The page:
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A Critique of The Samurai's Garden, a Novel by Gail Tsukiyama

  • Subject: Life
  • Essay Topic: Garden
  • Pages: 3
  • Words: 1314
  • Published: 02 October 2018
  • Downloads: 78
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A Critique of The Samurai's Garden, a Novel by Gail Tsukiyama essay

In the novel The Samurai’s Garden by Gail Tsukiyama, the author tells a story about a Chinese teenager, Stephen, who moves to a small village named Tarumi to recover from Tuberculosis. While there, he meets the housekeeper, Matsu, who cares for Stephen while he is at the beach house. Matsu also introduces Stephen to a woman named Sachi, a patient with leprosy, who once used to be beautiful, but is now isolated in the small mountain village of Yamaguchi. Sachi once a teenager living a normal life with a loving family is now a stranger living in isolation in a small village. Sachi demonstrates that one can decide their own fate and have the power to choose their own destiny by accepting their situation. Similarly, Stephen’s reaction to isolation was at first painful and depressing but he makes the choice to adapt to the Japanese lifestyle and turn the experience into a positive one. By using characters Stephen and Sachi, Tsukiyama uses characterization to show how characters are affected by unexpected changes and how each individual can make the choice to overcome any challenge and achieve their well being, if they accept their situation.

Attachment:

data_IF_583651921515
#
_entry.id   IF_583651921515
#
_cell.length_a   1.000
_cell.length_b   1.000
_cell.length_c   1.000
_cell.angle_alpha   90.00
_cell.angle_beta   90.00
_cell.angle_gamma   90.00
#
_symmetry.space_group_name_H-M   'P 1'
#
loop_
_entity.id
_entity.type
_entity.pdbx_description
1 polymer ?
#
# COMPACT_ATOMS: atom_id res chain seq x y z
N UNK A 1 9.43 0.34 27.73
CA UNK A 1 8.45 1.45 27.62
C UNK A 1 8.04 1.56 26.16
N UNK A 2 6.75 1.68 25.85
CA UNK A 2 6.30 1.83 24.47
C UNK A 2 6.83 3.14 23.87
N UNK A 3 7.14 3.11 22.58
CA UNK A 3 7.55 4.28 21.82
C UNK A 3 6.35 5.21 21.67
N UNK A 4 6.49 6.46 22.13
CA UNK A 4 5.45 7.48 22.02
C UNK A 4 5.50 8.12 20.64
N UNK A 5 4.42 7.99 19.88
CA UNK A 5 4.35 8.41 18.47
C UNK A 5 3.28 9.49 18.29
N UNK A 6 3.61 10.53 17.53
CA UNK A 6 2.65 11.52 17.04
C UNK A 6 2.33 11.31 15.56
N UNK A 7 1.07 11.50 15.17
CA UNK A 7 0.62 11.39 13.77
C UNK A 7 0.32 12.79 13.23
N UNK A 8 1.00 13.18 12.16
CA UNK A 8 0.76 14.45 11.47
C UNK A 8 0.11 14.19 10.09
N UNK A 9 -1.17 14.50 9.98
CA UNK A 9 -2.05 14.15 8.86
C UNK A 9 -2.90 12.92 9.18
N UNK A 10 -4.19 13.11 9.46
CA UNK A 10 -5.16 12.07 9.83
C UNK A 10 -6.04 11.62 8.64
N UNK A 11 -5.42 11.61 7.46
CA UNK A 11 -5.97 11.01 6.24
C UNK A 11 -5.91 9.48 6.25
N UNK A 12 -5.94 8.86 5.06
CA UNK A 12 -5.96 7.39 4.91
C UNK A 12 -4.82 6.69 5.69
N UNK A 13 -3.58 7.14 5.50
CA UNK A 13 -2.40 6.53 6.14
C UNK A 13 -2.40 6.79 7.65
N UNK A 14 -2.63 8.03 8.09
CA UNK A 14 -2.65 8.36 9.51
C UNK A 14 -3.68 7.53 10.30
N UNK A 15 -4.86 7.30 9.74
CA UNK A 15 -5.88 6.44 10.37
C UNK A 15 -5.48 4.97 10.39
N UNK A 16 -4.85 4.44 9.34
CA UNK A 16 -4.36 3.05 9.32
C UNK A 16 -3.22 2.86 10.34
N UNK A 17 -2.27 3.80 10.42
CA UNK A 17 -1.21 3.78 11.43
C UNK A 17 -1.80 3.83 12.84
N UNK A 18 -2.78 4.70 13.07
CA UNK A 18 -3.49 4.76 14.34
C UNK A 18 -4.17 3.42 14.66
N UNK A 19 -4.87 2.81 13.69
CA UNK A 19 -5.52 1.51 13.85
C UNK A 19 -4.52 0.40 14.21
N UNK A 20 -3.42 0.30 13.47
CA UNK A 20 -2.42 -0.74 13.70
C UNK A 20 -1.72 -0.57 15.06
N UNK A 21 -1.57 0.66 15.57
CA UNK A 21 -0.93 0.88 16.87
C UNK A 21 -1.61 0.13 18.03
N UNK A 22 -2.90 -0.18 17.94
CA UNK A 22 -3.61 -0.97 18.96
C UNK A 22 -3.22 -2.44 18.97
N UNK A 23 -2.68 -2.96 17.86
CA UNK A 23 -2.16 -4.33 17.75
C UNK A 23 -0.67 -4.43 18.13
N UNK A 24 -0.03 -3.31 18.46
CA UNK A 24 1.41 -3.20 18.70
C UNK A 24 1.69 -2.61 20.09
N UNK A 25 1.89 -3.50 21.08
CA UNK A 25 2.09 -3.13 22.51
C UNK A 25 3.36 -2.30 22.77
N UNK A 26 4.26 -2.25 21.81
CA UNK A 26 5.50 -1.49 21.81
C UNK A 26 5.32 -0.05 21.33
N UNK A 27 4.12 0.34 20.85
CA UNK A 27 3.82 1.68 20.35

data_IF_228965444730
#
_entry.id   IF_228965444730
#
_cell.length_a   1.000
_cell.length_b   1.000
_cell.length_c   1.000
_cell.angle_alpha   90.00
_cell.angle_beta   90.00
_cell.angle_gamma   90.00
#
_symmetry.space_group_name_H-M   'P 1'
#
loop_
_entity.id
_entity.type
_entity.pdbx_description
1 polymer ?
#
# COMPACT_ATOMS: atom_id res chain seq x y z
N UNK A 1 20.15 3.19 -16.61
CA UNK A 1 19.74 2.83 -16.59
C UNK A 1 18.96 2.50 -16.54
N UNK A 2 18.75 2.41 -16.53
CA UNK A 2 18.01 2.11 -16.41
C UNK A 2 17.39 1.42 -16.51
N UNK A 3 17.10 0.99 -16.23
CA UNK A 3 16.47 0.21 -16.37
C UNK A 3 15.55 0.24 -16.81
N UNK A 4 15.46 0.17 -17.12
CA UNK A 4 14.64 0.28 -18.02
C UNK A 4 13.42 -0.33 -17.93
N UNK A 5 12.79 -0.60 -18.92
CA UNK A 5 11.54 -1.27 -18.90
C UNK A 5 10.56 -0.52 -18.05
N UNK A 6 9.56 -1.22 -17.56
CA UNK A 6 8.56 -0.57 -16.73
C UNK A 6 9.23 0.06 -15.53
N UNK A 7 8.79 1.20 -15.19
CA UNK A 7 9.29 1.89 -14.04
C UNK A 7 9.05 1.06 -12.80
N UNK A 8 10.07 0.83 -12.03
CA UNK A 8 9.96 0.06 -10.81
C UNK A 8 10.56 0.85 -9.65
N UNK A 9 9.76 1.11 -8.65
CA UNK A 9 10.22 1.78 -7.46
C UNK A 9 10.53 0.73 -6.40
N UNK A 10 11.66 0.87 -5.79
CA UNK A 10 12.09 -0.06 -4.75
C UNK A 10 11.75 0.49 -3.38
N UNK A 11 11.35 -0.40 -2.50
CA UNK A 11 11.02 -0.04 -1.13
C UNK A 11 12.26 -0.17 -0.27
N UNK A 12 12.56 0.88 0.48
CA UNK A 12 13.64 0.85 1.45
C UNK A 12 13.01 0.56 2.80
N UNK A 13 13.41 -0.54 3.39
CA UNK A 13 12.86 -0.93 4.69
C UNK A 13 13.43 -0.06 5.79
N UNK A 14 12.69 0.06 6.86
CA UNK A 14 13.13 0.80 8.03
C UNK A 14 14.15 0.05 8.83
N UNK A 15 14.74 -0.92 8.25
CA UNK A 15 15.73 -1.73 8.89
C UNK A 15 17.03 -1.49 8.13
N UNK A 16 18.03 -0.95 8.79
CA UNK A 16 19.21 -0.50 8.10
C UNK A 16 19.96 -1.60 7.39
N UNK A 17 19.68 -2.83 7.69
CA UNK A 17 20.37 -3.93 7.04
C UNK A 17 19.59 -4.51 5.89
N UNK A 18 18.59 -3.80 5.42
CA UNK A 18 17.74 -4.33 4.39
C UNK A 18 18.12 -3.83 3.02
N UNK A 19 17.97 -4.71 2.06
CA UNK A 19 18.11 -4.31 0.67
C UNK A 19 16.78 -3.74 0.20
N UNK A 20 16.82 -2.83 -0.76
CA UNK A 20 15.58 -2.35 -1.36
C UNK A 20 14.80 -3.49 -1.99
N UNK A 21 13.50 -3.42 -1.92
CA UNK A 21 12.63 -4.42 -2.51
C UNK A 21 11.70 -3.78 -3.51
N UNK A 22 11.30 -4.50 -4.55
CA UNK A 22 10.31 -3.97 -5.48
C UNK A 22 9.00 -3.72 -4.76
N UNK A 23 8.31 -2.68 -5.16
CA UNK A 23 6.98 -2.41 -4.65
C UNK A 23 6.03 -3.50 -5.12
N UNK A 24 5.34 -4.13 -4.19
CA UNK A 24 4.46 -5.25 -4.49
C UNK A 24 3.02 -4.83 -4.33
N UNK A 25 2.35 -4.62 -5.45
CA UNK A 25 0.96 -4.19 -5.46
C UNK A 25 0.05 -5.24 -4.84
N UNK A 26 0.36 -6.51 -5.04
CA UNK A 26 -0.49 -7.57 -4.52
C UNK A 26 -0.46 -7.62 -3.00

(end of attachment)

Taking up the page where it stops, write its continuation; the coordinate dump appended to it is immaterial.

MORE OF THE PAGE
Tsukiyama shows Sachi’s changing attitude while she is battling leprosy and describes how she accepts unwanted changes to create a better life for herself. During a discussion between Sachi and Stephen, Tsukiyama shares how devastated Sachi felt at the beginning. Sachi describes to Stephen her lonely nights when she first arrived in Yamaguchi away from her family, and how she “cried out of a deep loneliness for [her] past life…and it was always hardest during the night, when the darkness stole away any signs of hope. Sometimes [she] would strike [her] forehead with [her] fist until [her] face was bruised” (Tsukiyama 143). The author uses the word “deep loneliness” to show the depth of connection she has with her family and her past life. Tsukiyama shows the amount of pain Sachi had felt as she would “strike [her] forehead with [her] fist”. The reader can see the sorrow and the depression that Sachi feels. When this event takes place, Sachi is only a young woman who has been recently developed leprosy. The young Sachi is pessimistic and is traumatized by leaving her family and going to a new place with “scary” people, or others who have been effected the the disease. Another example of how Tsukiyama shows the change in Sachi’s attitude and her ability to overcome hardships is when Sachi visits Tarumi after many years, Stephen asks her if she misses any of her old friends and family. She answers “The bridge represented the samurai’s difficult path from this world to the afterlife. When you reach the top of the bridge, [someone] can see [their] way to paradise. [She] feel as if the past few days have given [her] a glimpse of that. To simply live a life without fear has been a true paradise” (Tsukiyama 58). The author uses the bridge imagery to show the journey that Sachi has gone through. The word “fear” in the quote shows the isolation and the sadness she had been facing. Tsukiyama relates the samurai to Sachi, as they both face many challenges throughout their lives, and going up the steep bridge is much harder than going down. When she is at the peak of bridge, Sachi realizes through her journey that there is more to life than pain and suffering. This quote shows how Sachi has found peace with herself and accepts her circumstances. She understands that she has the power to live in the present, even though she did not have a choice with her unexpected past. Sachi explains in this particular quote how she has overcome isolation and unexpected changes as she now feels content about her lifestyle, comparing it to “paradise”. Throughout the story, the reader can see the changing attitude of Sachi as she tackles the disease. At first, she feels depressed, alone and isolated, but after some time as Sachi begins to accept her fate, she starts changing her attitude towards leprosy and slowly becomes optimistic about her future. Through Sachi’s change of attitude and her strong will to overcome the challenges, the reader experiences how Tsukiyama uses characterization to show that every individual has the power to accept change and be content.